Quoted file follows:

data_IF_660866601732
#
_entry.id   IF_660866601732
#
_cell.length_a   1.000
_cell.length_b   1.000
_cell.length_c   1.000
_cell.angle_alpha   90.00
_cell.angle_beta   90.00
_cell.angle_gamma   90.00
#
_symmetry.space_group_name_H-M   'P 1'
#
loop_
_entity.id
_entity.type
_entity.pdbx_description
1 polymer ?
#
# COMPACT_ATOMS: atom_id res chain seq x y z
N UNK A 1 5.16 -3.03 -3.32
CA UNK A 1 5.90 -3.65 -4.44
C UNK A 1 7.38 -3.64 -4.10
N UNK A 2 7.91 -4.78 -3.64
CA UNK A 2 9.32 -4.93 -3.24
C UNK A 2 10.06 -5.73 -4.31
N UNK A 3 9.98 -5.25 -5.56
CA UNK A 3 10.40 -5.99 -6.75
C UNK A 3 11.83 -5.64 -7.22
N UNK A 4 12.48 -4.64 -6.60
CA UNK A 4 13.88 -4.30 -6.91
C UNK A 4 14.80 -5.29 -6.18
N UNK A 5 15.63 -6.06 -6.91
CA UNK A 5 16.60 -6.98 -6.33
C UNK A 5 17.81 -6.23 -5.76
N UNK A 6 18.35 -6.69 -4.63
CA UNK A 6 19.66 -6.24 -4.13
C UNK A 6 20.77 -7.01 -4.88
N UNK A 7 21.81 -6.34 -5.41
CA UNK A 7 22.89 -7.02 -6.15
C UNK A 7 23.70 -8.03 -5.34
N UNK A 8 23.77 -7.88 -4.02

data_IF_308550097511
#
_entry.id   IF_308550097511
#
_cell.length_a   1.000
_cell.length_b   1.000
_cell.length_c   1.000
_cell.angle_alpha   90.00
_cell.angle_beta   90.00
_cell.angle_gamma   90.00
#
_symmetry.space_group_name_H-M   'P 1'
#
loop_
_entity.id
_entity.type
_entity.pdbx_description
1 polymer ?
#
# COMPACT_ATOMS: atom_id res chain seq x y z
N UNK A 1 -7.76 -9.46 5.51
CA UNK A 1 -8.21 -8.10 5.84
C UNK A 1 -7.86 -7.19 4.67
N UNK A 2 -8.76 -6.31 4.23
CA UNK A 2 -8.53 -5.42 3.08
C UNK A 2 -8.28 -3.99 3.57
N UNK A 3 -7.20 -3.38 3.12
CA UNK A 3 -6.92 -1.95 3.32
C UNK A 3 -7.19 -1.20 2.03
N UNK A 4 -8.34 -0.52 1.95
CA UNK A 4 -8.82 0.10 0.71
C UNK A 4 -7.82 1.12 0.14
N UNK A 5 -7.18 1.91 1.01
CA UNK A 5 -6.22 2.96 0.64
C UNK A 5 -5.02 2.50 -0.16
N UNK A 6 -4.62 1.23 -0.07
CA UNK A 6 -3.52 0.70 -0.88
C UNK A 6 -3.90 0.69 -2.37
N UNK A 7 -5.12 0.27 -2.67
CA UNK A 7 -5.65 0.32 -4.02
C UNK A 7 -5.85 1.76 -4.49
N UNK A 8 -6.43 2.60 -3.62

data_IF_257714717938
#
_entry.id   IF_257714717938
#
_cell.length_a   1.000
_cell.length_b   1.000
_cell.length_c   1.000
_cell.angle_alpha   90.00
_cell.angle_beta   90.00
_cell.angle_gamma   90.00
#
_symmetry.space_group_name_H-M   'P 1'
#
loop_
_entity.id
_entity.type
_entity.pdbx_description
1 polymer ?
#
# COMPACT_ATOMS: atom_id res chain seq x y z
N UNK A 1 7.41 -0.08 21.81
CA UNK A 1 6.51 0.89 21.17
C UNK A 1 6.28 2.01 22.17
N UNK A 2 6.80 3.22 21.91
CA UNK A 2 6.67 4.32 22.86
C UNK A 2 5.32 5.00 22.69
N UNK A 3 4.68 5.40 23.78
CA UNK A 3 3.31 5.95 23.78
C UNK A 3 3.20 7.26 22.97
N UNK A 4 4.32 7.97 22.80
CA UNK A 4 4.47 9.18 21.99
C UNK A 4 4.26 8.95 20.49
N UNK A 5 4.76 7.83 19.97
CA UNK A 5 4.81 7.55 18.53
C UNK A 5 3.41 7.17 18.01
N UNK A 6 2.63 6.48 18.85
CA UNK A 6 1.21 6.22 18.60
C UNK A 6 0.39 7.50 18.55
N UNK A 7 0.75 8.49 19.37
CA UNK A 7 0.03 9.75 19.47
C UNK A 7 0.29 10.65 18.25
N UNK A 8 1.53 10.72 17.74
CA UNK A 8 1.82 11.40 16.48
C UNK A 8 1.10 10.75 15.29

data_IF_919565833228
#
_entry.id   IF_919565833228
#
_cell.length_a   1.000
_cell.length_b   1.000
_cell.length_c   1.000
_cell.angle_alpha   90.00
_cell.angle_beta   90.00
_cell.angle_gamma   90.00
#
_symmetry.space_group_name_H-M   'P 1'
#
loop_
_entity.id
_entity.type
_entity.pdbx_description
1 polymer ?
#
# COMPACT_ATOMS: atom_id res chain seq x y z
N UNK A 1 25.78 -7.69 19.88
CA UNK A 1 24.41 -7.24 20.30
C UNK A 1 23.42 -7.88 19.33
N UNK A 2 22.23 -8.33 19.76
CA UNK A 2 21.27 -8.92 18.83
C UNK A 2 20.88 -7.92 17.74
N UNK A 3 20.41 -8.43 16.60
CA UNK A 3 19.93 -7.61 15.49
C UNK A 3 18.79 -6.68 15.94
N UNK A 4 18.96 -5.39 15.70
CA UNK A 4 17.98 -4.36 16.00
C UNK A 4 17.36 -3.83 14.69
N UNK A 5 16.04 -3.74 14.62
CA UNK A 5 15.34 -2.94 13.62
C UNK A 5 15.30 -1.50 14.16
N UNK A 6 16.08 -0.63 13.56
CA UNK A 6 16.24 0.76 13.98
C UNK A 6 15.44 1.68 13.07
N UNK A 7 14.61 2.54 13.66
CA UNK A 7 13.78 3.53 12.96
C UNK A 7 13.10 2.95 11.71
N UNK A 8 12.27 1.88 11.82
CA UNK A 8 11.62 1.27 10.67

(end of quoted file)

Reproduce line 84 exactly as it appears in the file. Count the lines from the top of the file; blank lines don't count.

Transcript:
N UNK A 8 -6.43 2.60 -3.62